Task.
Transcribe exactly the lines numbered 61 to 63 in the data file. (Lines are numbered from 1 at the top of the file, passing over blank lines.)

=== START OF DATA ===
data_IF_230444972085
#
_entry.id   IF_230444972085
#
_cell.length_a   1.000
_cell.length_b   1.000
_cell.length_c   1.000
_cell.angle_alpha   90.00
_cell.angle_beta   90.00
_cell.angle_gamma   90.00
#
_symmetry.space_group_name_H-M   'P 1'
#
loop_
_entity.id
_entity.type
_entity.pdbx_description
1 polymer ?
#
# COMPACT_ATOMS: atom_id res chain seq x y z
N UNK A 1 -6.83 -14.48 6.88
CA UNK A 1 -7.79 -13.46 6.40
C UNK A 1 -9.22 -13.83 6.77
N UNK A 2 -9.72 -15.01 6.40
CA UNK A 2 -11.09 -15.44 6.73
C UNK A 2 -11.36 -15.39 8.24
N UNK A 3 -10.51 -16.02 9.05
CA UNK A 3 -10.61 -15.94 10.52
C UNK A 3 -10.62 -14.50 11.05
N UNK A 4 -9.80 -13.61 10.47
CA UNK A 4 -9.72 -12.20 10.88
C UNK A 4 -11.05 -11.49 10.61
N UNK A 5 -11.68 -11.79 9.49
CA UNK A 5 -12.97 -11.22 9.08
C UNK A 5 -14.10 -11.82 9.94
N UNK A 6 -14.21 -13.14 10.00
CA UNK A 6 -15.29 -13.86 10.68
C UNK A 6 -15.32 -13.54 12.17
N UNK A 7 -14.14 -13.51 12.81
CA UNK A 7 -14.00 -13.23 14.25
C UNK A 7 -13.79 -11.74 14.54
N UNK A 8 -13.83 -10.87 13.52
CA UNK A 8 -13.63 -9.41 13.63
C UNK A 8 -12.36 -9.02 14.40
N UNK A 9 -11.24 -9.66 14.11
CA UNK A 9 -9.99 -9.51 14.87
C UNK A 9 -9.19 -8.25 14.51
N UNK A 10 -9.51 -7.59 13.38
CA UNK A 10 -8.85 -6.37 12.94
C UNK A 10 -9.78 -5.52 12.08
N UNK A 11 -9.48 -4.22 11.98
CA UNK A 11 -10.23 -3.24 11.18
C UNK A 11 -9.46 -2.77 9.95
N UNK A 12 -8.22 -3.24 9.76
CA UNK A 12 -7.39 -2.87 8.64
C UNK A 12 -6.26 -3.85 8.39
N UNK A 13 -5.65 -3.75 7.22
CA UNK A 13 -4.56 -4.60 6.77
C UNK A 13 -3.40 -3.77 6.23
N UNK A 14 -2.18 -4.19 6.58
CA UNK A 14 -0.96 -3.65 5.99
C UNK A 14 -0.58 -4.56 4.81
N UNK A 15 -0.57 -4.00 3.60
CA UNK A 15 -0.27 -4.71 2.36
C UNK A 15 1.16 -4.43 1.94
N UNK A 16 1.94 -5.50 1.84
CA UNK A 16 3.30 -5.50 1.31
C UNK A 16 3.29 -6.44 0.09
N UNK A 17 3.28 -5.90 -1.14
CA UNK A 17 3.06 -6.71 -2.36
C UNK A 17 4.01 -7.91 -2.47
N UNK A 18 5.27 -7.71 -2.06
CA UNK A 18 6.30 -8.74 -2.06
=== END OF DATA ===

CA UNK A 14 -0.96 -3.65 5.99
C UNK A 14 -0.58 -4.56 4.81
N UNK A 15 -0.57 -4.00 3.60